Every Thursday for the past 29 years, Jassinia Mysogland has arrived at First Presbyterian Church on Oenoke Ridge Road for a unique experience featuring parties, crafts, snacks, music and most of all—friendship.
Last week, Mysogland joined fellow members of a program called ‘Special Church’ in celebrating New Year’s and a birthday, as well as the return of Cathy Newman, a former co-leader visiting from California. Program director Nancy Reichart said with a smile, “We like to celebrate everything.”
Approaching its 30th anniversary this year, Special Church was founded by parents of special needs children and adults seeking an “alternative church experience,” Reichart said. With 16 members hailing from New Canaan and surrounding towns, Reichart calls First Presbyterian Church “the best place to be on a Thursday afternoon.”
Because all of its current members are Christians, Special Church is considered ecumenical, she said, though it absolutely would welcome and accommodate people of different faiths.
Thursday’s 2.5-hour program got off to its typically measured start, with members trickling in to mingle, read aloud a “reading of the week,” and complete a New Year’s-themed craft. Excitement surged when the celebration officially started. Five volunteers handed out New Year’s headbands, hats and beads and brought out an ice cream cake. (The cake itself was crowded with all three messages: ‘Happy New Year,’ ‘Happy Birthday’ and ‘Welcome Back, Cathy.’)
When NewCanaanite.com asked Special Church member Todd McInerney what he liked best about the experience, he could not pinpoint his favorite part.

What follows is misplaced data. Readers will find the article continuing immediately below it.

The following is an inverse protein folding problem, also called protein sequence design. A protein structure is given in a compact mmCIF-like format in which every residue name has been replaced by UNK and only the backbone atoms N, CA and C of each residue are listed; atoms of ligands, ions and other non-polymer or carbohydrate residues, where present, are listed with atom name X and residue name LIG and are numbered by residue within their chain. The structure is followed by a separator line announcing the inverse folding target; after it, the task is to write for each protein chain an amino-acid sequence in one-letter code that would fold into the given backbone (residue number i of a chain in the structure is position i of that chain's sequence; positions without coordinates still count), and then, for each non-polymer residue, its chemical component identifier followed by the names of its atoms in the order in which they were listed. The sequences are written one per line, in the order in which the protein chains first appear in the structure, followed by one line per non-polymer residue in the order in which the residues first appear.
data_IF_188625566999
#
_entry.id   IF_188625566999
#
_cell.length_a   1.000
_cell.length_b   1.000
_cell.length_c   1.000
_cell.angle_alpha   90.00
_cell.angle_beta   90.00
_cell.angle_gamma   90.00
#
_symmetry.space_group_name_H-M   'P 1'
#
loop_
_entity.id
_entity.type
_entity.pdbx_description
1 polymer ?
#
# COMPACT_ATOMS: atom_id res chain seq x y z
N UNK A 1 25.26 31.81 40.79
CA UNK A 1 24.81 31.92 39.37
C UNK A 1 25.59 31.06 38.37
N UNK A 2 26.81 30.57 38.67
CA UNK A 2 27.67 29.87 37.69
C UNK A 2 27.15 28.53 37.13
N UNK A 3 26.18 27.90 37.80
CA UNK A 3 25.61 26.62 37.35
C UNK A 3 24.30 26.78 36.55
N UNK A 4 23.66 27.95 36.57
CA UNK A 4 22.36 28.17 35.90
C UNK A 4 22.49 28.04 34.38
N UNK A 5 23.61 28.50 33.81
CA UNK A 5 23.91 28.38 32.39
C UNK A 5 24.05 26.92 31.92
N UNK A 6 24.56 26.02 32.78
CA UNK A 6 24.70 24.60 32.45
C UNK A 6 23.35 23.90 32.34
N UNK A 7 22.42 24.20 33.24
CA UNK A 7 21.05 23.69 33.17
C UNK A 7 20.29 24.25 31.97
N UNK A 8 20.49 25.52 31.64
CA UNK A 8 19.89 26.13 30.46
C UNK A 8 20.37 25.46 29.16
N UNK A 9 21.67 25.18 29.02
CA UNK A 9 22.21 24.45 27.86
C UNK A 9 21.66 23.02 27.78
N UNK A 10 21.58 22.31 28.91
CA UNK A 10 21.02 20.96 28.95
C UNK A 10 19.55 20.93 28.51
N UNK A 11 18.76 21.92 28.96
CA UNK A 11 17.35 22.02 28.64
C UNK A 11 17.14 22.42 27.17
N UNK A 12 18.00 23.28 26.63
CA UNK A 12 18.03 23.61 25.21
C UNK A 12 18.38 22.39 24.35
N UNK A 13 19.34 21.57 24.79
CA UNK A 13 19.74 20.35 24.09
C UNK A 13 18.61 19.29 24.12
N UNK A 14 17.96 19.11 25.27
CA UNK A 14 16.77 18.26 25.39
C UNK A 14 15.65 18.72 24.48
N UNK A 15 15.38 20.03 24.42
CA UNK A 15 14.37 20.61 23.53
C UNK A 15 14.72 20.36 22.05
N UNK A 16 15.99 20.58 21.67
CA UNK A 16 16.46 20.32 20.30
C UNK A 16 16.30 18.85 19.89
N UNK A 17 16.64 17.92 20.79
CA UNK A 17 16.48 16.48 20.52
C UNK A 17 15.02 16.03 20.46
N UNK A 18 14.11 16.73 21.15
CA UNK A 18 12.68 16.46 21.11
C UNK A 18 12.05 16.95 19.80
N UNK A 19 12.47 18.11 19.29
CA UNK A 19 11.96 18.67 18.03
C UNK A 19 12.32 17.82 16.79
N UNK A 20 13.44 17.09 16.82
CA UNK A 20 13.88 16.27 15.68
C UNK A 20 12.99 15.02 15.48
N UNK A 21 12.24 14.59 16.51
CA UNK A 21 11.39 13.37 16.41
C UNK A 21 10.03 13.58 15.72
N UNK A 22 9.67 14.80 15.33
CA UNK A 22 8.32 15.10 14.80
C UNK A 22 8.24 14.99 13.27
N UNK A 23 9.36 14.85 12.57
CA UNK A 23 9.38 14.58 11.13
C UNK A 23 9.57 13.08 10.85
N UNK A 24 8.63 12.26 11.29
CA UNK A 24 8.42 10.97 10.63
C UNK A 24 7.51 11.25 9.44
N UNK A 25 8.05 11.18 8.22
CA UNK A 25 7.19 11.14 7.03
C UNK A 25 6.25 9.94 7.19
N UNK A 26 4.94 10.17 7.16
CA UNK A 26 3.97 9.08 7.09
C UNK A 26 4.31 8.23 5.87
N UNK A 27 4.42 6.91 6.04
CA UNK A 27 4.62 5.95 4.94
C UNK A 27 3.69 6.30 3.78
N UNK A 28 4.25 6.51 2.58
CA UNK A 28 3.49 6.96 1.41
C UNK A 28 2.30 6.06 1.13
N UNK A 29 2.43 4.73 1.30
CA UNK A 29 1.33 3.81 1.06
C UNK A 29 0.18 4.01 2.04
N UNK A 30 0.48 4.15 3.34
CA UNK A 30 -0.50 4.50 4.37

“Everything,” McInerney said. “I love it here. It’s fun and I make many friends here.”
The last half hour of the program is dedicated to Arts for Healing music therapy. Matt Hennessey handed out instruments to members and led the group in the songs “Life is Beautiful,” “Zip-a-dee-doo-dah” and “Under the Boardwalk.” Matt struck a balance between entertaining the members, by singing lyrics such as “Will I Be Pretty” in Que Sera Sera, and encouraging the members to participate in a variety of ways. Clearly energized by the music and the environment, Special Church members did just that: Some danced in the middle of the circle, sang, played air guitar, and practiced hand motions together. Music therapy concluded at 5 p.m. with a goodbye song, ending the program with “‘Til we meet again.”
Volunteers such as Mary Runestead stayed after music therapy to clean up and say goodbye to members. Runstead, who has a degree in Special Education and has been volunteering at Special Church for one year, describes her experience with the program as “very rewarding”.
Runestead said she believes the Special Church community has a lesson to share with the world.
“Our members are so kind to each other,” she said. “That is a good message for everyone.”
Participants highlight everything from friendships to the food as their favorite aspects of the program, but volunteers attribute the program’s success entirely to the members. “Our members are special not because of the challenges they face but because of the people they are,” Reichart said. “They are the sunshine of this program.”